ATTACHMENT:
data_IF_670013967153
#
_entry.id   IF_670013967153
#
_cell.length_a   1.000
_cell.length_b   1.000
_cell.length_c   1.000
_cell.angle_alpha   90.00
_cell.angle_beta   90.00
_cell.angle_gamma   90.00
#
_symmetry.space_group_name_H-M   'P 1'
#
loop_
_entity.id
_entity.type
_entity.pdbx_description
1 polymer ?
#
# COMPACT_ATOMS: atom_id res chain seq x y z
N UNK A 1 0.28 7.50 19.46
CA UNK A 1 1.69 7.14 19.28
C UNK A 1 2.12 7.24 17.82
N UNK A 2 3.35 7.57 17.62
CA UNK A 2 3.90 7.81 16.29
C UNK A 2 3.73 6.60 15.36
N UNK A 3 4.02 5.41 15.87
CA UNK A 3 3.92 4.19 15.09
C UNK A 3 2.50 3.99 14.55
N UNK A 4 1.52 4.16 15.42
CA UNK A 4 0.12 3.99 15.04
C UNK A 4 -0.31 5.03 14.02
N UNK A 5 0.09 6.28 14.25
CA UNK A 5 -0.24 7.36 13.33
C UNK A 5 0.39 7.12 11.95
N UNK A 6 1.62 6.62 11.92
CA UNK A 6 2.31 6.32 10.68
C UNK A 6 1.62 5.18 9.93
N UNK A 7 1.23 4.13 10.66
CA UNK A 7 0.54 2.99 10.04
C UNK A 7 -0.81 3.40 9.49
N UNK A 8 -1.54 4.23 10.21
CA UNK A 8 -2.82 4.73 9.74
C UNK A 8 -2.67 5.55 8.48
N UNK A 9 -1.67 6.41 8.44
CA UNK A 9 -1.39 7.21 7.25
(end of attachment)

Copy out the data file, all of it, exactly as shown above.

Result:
data_IF_670013967153
#
_entry.id   IF_670013967153
#
_cell.length_a   1.000
_cell.length_b   1.000
_cell.length_c   1.000
_cell.angle_alpha   90.00
_cell.angle_beta   90.00
_cell.angle_gamma   90.00
#
_symmetry.space_group_name_H-M   'P 1'
#
loop_
_entity.id
_entity.type
_entity.pdbx_description
1 polymer ?
#
# COMPACT_ATOMS: atom_id res chain seq x y z
N UNK A 1 0.28 7.50 19.46
CA UNK A 1 1.69 7.14 19.28
C UNK A 1 2.12 7.24 17.82
N UNK A 2 3.35 7.57 17.62
CA UNK A 2 3.90 7.81 16.29
C UNK A 2 3.73 6.60 15.36
N UNK A 3 4.02 5.41 15.87
CA UNK A 3 3.92 4.19 15.09
C UNK A 3 2.50 3.99 14.55
N UNK A 4 1.52 4.16 15.42
CA UNK A 4 0.12 3.99 15.04
C UNK A 4 -0.31 5.03 14.02
N UNK A 5 0.09 6.28 14.25
CA UNK A 5 -0.24 7.36 13.33
C UNK A 5 0.39 7.12 11.95
N UNK A 6 1.62 6.62 11.92
CA UNK A 6 2.31 6.32 10.68
C UNK A 6 1.62 5.18 9.93
N UNK A 7 1.23 4.13 10.66
CA UNK A 7 0.54 2.99 10.04
C UNK A 7 -0.81 3.40 9.49
N UNK A 8 -1.54 4.23 10.21
CA UNK A 8 -2.82 4.73 9.74
C UNK A 8 -2.67 5.55 8.48
N UNK A 9 -1.67 6.41 8.44
CA UNK A 9 -1.39 7.21 7.25